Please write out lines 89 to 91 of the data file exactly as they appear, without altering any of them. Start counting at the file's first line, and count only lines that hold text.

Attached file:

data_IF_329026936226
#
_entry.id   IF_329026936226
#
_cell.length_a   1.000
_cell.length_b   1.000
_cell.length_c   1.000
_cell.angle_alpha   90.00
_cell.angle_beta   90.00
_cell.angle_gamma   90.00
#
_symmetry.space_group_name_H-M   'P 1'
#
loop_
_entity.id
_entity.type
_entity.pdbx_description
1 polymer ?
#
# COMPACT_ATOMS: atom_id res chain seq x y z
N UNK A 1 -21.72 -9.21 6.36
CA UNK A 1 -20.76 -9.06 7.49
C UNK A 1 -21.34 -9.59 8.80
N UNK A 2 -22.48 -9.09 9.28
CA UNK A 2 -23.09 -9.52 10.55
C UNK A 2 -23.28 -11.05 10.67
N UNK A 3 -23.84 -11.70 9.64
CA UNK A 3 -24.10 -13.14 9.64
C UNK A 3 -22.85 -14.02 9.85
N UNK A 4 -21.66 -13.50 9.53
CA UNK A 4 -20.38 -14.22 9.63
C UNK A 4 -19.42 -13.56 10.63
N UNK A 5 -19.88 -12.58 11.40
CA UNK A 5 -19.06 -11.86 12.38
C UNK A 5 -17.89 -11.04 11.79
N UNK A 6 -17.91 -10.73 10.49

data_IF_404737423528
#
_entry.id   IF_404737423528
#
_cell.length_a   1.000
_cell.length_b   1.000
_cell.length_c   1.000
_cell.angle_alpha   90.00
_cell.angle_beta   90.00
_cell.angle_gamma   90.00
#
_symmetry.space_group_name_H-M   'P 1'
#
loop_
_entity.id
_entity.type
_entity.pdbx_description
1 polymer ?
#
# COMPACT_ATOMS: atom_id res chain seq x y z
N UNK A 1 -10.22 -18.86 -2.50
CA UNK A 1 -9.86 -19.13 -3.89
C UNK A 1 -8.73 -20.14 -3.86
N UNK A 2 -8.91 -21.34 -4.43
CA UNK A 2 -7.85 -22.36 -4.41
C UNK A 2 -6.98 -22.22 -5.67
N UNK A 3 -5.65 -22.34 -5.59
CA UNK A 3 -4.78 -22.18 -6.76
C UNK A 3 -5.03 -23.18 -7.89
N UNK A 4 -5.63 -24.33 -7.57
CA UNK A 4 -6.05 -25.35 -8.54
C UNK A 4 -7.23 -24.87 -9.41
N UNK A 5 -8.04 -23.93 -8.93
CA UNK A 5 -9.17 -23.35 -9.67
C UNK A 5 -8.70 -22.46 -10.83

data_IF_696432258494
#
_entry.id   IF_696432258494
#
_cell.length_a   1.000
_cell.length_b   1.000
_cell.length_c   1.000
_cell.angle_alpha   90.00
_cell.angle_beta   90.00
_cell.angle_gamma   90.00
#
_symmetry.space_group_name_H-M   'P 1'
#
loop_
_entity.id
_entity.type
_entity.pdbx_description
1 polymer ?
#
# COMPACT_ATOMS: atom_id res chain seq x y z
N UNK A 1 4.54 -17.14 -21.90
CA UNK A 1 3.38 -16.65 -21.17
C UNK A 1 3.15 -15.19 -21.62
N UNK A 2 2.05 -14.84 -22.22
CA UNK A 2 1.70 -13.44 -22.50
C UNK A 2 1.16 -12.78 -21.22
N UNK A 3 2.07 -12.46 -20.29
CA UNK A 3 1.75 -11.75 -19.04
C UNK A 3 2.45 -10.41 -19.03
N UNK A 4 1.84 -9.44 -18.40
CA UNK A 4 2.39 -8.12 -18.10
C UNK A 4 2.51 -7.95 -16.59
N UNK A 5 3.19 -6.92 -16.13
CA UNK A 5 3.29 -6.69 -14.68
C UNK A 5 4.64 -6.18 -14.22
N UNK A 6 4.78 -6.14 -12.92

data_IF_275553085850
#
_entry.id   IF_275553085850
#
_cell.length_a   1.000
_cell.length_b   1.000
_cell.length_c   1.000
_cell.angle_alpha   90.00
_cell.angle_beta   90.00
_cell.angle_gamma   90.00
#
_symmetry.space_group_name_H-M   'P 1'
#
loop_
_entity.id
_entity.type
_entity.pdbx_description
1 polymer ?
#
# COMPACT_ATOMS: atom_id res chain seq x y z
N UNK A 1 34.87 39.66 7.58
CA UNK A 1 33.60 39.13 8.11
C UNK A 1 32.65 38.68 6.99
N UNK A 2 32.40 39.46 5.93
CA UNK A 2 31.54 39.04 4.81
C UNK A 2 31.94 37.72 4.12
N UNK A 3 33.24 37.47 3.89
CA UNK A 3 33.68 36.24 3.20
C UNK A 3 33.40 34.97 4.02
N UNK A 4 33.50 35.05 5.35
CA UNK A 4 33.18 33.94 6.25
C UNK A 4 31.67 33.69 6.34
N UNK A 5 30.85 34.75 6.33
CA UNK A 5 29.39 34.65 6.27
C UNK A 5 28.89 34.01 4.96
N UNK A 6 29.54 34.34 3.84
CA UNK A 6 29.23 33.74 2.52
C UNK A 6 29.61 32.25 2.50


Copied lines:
1 polymer ?
#
# COMPACT_ATOMS: atom_id res chain seq x y z